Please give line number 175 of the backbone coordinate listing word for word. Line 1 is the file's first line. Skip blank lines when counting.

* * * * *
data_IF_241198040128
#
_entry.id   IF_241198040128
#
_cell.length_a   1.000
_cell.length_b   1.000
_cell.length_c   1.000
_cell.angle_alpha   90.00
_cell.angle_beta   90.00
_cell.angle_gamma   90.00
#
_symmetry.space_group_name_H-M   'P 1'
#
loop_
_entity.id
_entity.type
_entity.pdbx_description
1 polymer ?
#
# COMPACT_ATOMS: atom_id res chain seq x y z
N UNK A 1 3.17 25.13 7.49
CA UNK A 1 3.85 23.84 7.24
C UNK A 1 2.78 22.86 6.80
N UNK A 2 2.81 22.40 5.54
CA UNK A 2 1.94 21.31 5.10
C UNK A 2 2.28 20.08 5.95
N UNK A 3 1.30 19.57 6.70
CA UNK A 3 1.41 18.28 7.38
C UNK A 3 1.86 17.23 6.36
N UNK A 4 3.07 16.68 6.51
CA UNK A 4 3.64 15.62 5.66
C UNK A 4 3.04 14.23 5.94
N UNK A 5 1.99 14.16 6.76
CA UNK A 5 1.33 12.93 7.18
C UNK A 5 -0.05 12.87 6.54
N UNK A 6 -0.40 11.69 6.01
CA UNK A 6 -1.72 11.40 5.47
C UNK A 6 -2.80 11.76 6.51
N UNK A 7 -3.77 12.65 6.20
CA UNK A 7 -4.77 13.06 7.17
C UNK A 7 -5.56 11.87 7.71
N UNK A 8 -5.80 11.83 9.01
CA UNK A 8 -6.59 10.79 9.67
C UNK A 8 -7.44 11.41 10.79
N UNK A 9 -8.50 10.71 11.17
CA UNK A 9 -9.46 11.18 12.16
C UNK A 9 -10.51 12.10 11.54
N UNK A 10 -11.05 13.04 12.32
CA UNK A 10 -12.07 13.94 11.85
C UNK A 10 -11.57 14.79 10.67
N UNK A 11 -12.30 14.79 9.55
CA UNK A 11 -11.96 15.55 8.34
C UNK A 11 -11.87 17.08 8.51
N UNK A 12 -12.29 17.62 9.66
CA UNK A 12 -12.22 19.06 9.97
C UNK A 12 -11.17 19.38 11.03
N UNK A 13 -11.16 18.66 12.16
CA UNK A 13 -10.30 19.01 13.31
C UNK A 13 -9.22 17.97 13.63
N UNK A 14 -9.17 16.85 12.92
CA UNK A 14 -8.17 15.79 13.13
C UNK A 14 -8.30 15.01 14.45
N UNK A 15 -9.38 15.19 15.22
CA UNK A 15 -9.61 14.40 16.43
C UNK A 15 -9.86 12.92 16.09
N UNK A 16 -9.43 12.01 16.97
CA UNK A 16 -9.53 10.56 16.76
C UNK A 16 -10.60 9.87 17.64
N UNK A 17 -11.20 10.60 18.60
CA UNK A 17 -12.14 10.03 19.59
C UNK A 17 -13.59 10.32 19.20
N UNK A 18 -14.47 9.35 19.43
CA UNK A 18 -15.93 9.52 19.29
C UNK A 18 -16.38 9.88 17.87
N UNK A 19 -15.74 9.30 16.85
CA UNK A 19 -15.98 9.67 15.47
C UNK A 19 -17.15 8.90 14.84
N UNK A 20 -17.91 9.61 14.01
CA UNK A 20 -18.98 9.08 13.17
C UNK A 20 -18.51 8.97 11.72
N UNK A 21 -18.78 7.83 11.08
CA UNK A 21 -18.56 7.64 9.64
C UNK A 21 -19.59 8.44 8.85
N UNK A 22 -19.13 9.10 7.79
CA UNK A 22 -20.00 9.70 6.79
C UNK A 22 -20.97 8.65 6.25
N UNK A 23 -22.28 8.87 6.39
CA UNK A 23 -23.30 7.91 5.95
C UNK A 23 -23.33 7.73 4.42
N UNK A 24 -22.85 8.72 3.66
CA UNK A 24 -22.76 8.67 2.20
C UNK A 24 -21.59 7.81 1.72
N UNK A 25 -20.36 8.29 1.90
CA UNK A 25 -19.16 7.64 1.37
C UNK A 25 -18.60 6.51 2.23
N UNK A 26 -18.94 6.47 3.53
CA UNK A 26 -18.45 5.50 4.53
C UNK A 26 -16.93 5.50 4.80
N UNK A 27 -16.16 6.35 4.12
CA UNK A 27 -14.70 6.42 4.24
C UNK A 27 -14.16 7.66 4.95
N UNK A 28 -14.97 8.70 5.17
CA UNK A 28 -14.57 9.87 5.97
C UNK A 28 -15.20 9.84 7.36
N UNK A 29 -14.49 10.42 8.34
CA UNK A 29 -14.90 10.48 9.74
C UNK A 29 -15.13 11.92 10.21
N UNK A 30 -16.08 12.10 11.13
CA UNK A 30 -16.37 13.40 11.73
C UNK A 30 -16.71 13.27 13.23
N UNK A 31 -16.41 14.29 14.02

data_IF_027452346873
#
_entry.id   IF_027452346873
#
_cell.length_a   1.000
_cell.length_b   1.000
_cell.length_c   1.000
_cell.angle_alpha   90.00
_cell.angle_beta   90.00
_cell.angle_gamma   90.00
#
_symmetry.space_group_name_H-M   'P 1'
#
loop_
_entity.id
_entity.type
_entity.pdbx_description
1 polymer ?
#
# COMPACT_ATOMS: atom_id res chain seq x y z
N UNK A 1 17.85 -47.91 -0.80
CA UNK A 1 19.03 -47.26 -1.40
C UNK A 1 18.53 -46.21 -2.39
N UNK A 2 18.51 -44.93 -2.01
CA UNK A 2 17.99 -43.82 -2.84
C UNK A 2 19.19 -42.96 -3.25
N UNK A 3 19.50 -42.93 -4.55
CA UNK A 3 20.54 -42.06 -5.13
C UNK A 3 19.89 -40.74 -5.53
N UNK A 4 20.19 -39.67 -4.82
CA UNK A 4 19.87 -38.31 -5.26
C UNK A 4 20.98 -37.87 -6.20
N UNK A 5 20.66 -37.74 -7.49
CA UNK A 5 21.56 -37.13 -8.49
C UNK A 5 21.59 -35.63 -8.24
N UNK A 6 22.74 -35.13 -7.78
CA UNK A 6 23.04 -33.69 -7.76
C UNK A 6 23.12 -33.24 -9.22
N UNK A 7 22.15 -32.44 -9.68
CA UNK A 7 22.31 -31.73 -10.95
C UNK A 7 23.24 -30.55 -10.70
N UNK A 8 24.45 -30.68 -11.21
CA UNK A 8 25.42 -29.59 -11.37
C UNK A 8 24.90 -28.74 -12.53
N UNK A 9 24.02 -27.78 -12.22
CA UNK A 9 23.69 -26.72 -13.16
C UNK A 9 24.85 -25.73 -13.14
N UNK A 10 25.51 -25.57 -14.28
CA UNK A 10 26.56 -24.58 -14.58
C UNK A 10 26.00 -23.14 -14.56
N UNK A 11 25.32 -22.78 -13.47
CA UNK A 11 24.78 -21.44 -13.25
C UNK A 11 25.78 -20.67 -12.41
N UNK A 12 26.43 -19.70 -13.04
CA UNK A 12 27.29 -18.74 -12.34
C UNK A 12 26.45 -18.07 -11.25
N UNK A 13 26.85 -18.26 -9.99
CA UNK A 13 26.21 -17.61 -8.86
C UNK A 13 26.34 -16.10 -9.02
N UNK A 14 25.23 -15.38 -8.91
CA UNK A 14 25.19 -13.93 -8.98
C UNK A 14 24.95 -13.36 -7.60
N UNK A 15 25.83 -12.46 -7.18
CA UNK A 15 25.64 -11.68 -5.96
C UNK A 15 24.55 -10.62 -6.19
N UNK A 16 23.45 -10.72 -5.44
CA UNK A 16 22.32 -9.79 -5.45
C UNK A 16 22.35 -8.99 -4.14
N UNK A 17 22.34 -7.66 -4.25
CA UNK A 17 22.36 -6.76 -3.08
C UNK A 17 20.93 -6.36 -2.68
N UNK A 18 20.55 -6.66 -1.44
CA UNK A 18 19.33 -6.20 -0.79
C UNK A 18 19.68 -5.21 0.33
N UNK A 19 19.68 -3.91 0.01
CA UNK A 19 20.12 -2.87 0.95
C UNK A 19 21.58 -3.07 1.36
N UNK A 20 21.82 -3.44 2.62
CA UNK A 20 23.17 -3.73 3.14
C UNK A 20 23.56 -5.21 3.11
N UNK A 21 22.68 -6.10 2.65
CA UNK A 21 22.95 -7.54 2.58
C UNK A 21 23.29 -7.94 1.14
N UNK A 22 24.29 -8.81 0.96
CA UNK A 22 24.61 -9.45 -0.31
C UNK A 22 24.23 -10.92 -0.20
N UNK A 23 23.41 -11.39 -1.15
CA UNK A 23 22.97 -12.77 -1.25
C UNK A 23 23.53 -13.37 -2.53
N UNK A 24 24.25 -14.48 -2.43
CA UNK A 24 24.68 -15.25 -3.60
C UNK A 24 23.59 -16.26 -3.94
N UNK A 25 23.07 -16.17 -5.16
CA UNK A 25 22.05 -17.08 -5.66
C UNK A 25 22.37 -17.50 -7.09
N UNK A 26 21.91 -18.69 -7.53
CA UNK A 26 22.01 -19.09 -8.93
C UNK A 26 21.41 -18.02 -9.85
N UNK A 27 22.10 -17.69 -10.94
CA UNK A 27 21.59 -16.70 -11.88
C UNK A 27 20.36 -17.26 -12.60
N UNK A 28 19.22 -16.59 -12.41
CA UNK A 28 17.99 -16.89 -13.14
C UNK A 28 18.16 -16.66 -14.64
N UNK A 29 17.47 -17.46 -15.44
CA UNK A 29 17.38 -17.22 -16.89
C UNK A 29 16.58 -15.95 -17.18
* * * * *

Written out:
CA UNK A 15 25.64 -11.68 -5.96